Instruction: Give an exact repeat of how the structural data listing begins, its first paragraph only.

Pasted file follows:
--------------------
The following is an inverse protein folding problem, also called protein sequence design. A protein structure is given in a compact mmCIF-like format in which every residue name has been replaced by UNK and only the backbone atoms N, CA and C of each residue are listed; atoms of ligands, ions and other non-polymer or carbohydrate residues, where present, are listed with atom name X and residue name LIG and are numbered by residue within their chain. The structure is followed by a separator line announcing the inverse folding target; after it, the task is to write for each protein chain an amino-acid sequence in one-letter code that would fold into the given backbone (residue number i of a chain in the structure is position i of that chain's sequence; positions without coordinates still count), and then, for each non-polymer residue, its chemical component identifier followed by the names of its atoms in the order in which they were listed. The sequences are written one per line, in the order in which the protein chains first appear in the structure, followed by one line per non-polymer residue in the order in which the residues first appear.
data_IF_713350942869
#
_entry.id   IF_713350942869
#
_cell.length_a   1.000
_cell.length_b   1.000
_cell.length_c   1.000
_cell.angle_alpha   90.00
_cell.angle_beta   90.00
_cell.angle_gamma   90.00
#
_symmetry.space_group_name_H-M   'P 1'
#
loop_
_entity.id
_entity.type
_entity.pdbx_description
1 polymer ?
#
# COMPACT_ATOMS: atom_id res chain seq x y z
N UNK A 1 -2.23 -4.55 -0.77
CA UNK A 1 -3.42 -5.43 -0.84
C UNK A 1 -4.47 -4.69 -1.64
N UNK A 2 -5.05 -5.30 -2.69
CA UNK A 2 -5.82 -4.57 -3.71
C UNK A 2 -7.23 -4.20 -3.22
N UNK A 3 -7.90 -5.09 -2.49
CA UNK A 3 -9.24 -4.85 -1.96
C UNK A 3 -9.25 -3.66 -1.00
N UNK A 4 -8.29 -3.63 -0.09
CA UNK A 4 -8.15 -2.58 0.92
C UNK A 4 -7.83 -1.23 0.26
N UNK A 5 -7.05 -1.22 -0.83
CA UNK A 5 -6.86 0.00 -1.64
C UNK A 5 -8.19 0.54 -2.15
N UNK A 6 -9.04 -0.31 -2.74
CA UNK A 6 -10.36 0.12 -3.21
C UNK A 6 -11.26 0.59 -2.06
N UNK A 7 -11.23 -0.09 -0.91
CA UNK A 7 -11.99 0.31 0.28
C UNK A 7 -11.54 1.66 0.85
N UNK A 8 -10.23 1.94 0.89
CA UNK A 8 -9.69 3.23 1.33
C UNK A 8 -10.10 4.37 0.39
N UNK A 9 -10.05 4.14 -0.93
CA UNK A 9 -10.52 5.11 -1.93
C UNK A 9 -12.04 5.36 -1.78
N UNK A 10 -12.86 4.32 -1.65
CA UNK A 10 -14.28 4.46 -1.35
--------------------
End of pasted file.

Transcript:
The following is an inverse protein folding problem, also called protein sequence design. A protein structure is given in a compact mmCIF-like format in which every residue name has been replaced by UNK and only the backbone atoms N, CA and C of each residue are listed; atoms of ligands, ions and other non-polymer or carbohydrate residues, where present, are listed with atom name X and residue name LIG and are numbered by residue within their chain. The structure is followed by a separator line announcing the inverse folding target; after it, the task is to write for each protein chain an amino-acid sequence in one-letter code that would fold into the given backbone (residue number i of a chain in the structure is position i of that chain's sequence; positions without coordinates still count), and then, for each non-polymer residue, its chemical component identifier followed by the names of its atoms in the order in which they were listed. The sequences are written one per line, in the order in which the protein chains first appear in the structure, followed by one line per non-polymer residue in the order in which the residues first appear.